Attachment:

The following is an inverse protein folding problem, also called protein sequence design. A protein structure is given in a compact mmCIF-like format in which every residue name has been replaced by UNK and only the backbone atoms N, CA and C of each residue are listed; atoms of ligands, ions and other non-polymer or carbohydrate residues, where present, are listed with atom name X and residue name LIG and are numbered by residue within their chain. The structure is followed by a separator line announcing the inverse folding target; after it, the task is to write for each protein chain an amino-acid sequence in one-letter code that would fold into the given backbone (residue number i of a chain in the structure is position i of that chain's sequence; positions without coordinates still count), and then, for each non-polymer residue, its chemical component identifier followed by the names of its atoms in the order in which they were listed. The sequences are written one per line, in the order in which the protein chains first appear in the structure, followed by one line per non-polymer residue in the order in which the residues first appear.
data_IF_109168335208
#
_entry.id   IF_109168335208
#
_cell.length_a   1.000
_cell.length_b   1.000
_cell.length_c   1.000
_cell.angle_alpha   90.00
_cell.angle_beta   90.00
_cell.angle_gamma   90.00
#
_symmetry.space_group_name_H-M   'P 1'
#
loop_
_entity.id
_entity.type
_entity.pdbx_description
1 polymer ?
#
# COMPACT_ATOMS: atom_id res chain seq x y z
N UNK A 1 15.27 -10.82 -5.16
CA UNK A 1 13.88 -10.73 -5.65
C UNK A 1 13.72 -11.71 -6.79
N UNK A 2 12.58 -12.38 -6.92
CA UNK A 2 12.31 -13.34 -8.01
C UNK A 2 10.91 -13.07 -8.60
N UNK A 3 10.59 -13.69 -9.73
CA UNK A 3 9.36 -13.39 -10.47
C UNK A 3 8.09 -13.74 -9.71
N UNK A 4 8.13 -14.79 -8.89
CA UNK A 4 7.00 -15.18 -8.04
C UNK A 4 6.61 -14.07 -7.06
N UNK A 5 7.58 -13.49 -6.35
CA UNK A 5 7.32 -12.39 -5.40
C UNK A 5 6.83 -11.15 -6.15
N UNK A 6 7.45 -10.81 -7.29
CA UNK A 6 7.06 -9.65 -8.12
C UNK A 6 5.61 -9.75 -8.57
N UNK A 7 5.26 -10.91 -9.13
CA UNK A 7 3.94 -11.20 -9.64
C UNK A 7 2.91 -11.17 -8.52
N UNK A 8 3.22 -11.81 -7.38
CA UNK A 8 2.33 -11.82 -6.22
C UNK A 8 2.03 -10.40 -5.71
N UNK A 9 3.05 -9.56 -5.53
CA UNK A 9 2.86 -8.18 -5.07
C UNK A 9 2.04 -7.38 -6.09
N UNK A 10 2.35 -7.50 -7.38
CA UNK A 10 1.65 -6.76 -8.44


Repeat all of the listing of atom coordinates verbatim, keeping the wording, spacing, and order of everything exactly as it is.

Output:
The following is an inverse protein folding problem, also called protein sequence design. A protein structure is given in a compact mmCIF-like format in which every residue name has been replaced by UNK and only the backbone atoms N, CA and C of each residue are listed; atoms of ligands, ions and other non-polymer or carbohydrate residues, where present, are listed with atom name X and residue name LIG and are numbered by residue within their chain. The structure is followed by a separator line announcing the inverse folding target; after it, the task is to write for each protein chain an amino-acid sequence in one-letter code that would fold into the given backbone (residue number i of a chain in the structure is position i of that chain's sequence; positions without coordinates still count), and then, for each non-polymer residue, its chemical component identifier followed by the names of its atoms in the order in which they were listed. The sequences are written one per line, in the order in which the protein chains first appear in the structure, followed by one line per non-polymer residue in the order in which the residues first appear.
data_IF_109168335208
#
_entry.id   IF_109168335208
#
_cell.length_a   1.000
_cell.length_b   1.000
_cell.length_c   1.000
_cell.angle_alpha   90.00
_cell.angle_beta   90.00
_cell.angle_gamma   90.00
#
_symmetry.space_group_name_H-M   'P 1'
#
loop_
_entity.id
_entity.type
_entity.pdbx_description
1 polymer ?
#
# COMPACT_ATOMS: atom_id res chain seq x y z
N UNK A 1 15.27 -10.82 -5.16
CA UNK A 1 13.88 -10.73 -5.65
C UNK A 1 13.72 -11.71 -6.79
N UNK A 2 12.58 -12.38 -6.92
CA UNK A 2 12.31 -13.34 -8.01
C UNK A 2 10.91 -13.07 -8.60
N UNK A 3 10.59 -13.69 -9.73
CA UNK A 3 9.36 -13.39 -10.47
C UNK A 3 8.09 -13.74 -9.71
N UNK A 4 8.13 -14.79 -8.89
CA UNK A 4 7.00 -15.18 -8.04
C UNK A 4 6.61 -14.07 -7.06
N UNK A 5 7.58 -13.49 -6.35
CA UNK A 5 7.32 -12.39 -5.40
C UNK A 5 6.83 -11.15 -6.15
N UNK A 6 7.45 -10.81 -7.29
CA UNK A 6 7.06 -9.65 -8.12
C UNK A 6 5.61 -9.75 -8.57
N UNK A 7 5.26 -10.91 -9.13
CA UNK A 7 3.94 -11.20 -9.64
C UNK A 7 2.91 -11.17 -8.52
N UNK A 8 3.22 -11.81 -7.38
CA UNK A 8 2.33 -11.82 -6.22
C UNK A 8 2.03 -10.40 -5.71
N UNK A 9 3.05 -9.56 -5.53
CA UNK A 9 2.86 -8.18 -5.07
C UNK A 9 2.04 -7.38 -6.09
N UNK A 10 2.35 -7.50 -7.38
CA UNK A 10 1.65 -6.76 -8.44